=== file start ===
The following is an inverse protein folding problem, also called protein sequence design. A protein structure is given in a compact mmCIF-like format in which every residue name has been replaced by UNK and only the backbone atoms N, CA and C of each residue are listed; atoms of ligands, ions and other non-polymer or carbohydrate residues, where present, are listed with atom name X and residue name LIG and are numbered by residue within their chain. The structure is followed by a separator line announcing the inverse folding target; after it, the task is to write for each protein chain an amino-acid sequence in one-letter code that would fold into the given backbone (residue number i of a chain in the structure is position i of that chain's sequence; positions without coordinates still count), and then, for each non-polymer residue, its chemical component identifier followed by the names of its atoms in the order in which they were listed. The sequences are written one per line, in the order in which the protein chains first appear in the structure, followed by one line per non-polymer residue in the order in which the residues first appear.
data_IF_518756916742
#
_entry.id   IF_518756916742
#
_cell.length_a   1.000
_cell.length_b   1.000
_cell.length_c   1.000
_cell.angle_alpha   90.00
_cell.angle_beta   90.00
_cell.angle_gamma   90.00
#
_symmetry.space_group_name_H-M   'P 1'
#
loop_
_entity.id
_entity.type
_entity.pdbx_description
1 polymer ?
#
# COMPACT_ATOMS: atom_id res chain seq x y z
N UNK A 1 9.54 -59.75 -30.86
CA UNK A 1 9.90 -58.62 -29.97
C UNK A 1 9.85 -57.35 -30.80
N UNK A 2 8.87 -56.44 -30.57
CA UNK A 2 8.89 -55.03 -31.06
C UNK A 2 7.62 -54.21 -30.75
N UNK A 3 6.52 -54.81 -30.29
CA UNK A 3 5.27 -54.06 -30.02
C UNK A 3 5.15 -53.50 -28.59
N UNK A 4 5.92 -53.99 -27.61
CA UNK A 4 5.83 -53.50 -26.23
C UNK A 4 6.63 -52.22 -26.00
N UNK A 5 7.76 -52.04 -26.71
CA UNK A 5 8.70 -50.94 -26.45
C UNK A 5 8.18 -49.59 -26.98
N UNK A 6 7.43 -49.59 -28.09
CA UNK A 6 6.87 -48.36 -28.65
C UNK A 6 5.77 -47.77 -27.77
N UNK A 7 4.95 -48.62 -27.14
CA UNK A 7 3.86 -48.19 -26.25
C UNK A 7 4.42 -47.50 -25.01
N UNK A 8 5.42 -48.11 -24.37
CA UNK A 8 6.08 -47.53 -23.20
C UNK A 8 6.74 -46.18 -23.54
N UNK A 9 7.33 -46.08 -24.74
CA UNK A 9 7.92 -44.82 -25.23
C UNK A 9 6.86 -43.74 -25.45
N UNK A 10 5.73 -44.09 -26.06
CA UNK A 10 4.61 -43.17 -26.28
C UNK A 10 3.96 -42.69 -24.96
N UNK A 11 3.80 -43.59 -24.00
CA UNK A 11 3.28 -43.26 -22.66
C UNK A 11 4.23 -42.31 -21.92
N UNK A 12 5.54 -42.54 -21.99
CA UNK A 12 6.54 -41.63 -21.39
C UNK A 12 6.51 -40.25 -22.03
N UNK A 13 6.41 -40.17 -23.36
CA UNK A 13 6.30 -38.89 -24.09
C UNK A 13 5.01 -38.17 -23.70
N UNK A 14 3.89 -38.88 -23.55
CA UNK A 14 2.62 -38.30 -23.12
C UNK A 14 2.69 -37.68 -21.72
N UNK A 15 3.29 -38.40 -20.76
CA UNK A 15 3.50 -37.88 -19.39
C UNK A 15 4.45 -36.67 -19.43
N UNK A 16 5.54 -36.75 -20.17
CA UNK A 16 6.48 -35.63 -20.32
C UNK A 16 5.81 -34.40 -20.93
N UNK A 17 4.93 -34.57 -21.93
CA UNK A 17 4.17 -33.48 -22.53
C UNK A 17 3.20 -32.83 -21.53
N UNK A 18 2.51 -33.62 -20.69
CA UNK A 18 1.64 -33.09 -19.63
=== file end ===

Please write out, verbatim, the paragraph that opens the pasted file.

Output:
The following is an inverse protein folding problem, also called protein sequence design. A protein structure is given in a compact mmCIF-like format in which every residue name has been replaced by UNK and only the backbone atoms N, CA and C of each residue are listed; atoms of ligands, ions and other non-polymer or carbohydrate residues, where present, are listed with atom name X and residue name LIG and are numbered by residue within their chain. The structure is followed by a separator line announcing the inverse folding target; after it, the task is to write for each protein chain an amino-acid sequence in one-letter code that would fold into the given backbone (residue number i of a chain in the structure is position i of that chain's sequence; positions without coordinates still count), and then, for each non-polymer residue, its chemical component identifier followed by the names of its atoms in the order in which they were listed. The sequences are written one per line, in the order in which the protein chains first appear in the structure, followed by one line per non-polymer residue in the order in which the residues first appear.